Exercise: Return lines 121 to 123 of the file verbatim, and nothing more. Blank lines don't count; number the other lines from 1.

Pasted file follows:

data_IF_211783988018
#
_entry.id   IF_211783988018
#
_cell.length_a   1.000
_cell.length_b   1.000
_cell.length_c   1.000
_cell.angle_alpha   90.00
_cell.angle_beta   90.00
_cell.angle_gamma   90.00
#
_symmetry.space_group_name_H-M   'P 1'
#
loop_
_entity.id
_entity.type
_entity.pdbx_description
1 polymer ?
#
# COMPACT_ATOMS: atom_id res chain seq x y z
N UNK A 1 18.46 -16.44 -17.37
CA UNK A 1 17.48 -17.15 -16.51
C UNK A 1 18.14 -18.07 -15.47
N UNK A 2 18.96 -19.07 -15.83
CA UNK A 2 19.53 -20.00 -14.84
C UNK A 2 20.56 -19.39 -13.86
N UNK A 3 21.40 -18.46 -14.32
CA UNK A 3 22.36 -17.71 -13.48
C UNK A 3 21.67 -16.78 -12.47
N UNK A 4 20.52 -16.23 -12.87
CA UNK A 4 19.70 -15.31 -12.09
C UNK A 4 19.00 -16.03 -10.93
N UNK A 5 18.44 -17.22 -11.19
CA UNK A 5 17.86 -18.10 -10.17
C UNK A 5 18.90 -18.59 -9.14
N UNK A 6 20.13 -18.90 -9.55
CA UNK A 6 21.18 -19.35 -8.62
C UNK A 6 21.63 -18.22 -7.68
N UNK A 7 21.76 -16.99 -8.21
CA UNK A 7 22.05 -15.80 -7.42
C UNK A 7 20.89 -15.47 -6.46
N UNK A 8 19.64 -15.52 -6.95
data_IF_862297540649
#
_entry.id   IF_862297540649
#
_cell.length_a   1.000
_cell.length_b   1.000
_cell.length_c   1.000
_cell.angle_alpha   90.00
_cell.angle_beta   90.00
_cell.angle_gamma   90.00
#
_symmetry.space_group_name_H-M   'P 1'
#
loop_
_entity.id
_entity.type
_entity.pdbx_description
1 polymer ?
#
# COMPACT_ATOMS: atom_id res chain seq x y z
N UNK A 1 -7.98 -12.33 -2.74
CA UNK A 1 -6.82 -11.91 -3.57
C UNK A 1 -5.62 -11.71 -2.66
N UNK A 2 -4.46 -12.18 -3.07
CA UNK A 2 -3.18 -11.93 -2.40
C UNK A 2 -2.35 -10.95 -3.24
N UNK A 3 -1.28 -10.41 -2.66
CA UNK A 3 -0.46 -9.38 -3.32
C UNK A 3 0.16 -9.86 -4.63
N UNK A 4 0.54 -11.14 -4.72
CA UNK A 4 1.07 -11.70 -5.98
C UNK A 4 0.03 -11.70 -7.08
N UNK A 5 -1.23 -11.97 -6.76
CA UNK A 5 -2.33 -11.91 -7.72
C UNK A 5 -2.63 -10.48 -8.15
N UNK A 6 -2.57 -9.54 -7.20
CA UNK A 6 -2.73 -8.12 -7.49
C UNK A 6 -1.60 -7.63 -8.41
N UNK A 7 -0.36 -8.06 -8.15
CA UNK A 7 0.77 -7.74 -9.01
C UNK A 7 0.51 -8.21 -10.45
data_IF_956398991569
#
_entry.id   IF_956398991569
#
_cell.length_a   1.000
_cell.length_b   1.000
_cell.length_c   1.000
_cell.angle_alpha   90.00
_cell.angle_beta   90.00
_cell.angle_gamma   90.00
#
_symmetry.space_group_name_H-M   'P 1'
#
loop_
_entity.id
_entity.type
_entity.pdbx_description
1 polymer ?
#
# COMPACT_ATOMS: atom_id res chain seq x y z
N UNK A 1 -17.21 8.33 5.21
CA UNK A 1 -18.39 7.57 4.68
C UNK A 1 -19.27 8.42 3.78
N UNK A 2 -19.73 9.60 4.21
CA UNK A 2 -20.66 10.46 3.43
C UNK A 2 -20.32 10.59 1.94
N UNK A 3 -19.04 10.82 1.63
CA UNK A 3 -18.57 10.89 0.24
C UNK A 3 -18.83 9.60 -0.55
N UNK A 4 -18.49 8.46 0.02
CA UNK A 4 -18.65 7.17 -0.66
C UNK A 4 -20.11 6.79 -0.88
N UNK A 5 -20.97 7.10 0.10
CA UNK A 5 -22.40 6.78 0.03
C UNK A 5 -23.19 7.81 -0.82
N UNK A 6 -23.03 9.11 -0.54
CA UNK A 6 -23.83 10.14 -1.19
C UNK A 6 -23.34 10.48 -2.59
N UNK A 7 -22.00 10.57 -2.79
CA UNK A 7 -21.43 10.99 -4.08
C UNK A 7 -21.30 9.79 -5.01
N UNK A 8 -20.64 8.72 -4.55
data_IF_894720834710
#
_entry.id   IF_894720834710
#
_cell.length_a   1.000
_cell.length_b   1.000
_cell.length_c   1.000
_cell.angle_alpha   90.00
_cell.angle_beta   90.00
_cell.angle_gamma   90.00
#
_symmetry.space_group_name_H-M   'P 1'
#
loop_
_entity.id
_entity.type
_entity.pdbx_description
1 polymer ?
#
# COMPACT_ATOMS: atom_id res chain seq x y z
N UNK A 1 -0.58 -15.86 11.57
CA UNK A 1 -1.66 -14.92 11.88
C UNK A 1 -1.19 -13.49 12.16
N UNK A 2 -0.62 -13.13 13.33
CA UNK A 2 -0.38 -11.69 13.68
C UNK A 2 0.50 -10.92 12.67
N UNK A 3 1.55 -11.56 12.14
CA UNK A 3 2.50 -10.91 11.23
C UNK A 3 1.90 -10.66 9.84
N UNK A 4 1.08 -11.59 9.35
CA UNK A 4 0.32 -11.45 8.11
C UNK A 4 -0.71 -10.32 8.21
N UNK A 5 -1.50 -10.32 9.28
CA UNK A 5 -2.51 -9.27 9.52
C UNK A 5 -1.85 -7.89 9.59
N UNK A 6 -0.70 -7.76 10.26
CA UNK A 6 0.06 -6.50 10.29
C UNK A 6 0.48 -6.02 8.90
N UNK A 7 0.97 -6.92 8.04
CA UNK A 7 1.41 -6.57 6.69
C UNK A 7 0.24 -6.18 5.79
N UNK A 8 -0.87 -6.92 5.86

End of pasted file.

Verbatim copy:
C UNK A 6 -23.34 10.48 -2.59
N UNK A 7 -22.00 10.57 -2.79
CA UNK A 7 -21.43 10.99 -4.08